John Leo

In dissent, Judge Danny Boggs noted that "a significant proportion" of the Michigan law school applicants who lose out because of "diversity" preferences are Jewish. Though the plan is pro-minority, not anti­Semitic, he says it reduces the number of Jews much the same way anti-Semitic Ivy League admissions policies did in the 1930s (not to mention the 1920s, '40s and '50s). In those days, as one writer put it, "If you were a Jew with an A average and 1600 on the boards, you wouldn't get into Yale as fast as a South Dakota farm boy with a gentleman's C."

It's a grave charge that Jewish quotas are making a comeback of sorts as a byproduct of "diversity" preferences. "Diversity" people are committed to the rhetoric of "underrepresentation": Every aggrieved group is entitled to the same proportion of university slots as its percentage of the population. But where will these slots come from? The so-called white ethnics are already "underrepresented." A few years ago, the head of the National Italian-American Foundation said Americans of Italian ancestry account for 8 percent or 9 percent of the American population and only 3 percent of Ivy League students. The slots can come only from the two groups that have dramatically exceeded expectations: Jews and Asian-Americans.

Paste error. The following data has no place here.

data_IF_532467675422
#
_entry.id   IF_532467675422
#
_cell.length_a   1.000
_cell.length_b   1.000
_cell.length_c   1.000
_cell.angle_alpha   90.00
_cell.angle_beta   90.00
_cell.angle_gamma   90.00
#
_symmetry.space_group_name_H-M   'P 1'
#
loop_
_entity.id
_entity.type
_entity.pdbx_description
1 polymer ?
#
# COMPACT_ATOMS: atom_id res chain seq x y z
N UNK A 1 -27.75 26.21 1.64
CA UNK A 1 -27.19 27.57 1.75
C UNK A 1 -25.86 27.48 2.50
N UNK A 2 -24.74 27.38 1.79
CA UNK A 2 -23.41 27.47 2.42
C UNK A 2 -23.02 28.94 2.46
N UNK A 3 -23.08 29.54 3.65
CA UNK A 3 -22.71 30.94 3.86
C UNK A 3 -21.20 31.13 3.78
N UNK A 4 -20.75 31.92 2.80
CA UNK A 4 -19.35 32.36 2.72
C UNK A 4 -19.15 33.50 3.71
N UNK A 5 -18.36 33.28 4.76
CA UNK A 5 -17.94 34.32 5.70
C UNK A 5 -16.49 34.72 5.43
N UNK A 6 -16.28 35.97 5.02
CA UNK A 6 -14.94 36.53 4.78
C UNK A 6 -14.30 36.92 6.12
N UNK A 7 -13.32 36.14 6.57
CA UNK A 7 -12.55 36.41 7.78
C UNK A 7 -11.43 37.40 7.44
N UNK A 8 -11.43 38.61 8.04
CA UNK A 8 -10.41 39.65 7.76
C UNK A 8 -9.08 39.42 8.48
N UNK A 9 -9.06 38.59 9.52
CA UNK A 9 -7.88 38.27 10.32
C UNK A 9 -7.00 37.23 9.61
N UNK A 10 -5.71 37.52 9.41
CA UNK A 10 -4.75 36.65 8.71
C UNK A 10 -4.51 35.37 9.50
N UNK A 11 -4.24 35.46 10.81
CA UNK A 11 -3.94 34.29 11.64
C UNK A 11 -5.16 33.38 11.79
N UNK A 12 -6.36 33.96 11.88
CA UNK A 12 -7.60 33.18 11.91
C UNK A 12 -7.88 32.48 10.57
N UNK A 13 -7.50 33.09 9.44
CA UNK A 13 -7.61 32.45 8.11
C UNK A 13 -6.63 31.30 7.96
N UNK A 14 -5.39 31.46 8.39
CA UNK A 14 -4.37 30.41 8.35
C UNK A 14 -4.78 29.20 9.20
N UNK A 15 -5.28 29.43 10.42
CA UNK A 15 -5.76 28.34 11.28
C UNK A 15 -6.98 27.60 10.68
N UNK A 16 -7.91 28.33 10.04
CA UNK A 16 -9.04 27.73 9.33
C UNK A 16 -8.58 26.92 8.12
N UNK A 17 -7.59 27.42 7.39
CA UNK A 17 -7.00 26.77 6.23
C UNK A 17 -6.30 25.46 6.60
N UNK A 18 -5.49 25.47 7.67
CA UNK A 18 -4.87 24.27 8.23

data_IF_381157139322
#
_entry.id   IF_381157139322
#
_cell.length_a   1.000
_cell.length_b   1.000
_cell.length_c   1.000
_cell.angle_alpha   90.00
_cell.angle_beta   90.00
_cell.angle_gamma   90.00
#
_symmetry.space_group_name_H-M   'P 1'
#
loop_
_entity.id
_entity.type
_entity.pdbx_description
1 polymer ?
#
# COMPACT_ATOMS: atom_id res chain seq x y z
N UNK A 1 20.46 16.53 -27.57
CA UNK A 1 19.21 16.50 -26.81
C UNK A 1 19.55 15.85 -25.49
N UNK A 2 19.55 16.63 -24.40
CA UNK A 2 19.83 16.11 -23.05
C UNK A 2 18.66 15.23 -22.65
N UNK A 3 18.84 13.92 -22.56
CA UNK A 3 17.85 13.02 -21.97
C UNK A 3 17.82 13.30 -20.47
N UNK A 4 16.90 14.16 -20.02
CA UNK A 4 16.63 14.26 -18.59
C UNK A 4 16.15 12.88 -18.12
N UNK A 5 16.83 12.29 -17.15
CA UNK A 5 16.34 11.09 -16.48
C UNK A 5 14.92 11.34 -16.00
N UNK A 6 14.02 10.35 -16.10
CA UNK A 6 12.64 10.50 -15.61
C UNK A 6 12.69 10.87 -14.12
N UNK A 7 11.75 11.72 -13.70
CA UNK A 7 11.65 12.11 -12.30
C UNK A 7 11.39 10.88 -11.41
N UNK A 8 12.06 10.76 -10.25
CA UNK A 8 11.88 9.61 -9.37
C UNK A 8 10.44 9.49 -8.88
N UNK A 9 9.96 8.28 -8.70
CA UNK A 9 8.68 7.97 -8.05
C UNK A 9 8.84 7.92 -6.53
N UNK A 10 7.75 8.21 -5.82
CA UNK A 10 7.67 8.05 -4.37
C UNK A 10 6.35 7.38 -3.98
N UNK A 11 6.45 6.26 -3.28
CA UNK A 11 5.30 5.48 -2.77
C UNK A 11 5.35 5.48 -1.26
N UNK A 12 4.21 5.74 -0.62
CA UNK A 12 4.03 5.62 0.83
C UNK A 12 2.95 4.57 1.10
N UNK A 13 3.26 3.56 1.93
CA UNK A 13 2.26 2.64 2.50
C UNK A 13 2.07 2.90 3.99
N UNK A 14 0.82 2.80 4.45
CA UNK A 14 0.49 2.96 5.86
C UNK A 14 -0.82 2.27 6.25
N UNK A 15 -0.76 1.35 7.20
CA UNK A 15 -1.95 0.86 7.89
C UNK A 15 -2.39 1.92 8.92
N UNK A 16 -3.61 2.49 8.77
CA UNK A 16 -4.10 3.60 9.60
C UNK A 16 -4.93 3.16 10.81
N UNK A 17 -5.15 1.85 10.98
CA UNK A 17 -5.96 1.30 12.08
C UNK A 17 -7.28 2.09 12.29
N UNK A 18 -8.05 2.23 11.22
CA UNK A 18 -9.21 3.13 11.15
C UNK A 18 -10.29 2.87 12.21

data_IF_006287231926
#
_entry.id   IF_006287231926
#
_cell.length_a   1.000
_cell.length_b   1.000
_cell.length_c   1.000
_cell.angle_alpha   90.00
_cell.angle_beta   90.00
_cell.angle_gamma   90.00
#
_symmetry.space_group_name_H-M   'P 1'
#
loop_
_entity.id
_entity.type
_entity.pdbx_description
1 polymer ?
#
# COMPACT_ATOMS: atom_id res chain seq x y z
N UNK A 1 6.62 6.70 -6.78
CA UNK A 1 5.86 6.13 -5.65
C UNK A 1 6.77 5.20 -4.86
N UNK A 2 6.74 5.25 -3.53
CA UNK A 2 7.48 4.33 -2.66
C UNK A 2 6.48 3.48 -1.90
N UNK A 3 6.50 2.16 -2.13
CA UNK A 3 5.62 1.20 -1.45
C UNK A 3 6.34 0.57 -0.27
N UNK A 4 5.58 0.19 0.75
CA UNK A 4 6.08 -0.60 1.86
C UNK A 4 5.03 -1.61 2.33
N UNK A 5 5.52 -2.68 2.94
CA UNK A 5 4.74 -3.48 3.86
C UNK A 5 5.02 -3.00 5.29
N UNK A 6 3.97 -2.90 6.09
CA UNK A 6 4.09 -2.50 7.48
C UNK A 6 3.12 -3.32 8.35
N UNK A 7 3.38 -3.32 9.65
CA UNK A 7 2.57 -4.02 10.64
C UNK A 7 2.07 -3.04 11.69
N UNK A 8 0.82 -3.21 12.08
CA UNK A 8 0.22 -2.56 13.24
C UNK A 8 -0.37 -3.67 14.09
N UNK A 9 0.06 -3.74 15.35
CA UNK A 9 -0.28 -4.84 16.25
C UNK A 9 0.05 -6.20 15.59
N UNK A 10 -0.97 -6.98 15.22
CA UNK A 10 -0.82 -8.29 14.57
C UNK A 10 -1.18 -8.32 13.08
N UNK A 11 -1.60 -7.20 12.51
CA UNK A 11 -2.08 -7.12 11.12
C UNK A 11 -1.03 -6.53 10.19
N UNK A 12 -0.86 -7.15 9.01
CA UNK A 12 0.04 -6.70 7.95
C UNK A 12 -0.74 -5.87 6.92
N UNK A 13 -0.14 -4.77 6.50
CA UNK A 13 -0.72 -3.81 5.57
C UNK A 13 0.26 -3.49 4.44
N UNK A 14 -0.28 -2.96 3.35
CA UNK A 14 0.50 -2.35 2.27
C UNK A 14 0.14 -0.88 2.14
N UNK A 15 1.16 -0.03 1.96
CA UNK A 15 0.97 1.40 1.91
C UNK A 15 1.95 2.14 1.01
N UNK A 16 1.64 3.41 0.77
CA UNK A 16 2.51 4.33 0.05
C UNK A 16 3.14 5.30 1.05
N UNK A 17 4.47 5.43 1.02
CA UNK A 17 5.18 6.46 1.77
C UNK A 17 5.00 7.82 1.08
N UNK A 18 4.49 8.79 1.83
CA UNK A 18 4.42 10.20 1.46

Jews are only 2 percent of the population, but at Ivy League schools they account for 23 percent of students. In diversity-speak, a language with no word for merit, this means that Jews are "overrepresented" and logically headed back toward quotas. Boggs writes: "The law school and the court will certainly deny this, but that is where the figures unavoidably lead us."

Affirmative action started out as a mild and temporary tie-breaking plan applied to equally qualified candidates. It mutated into a huge boost for low-scoring minority candidates. At the University of Michigan Law School, race is worth more than one full grade point of college average. And now it seems headed for "representation" quotas for all racial and ethnic groups. Is this any way to run a university?

John Leo

John Leo is editor of and a former contributing editor at U.S. News and World Report.

Be the first to read John Leo's column. Sign up today and receive delivered each morning to your inbox.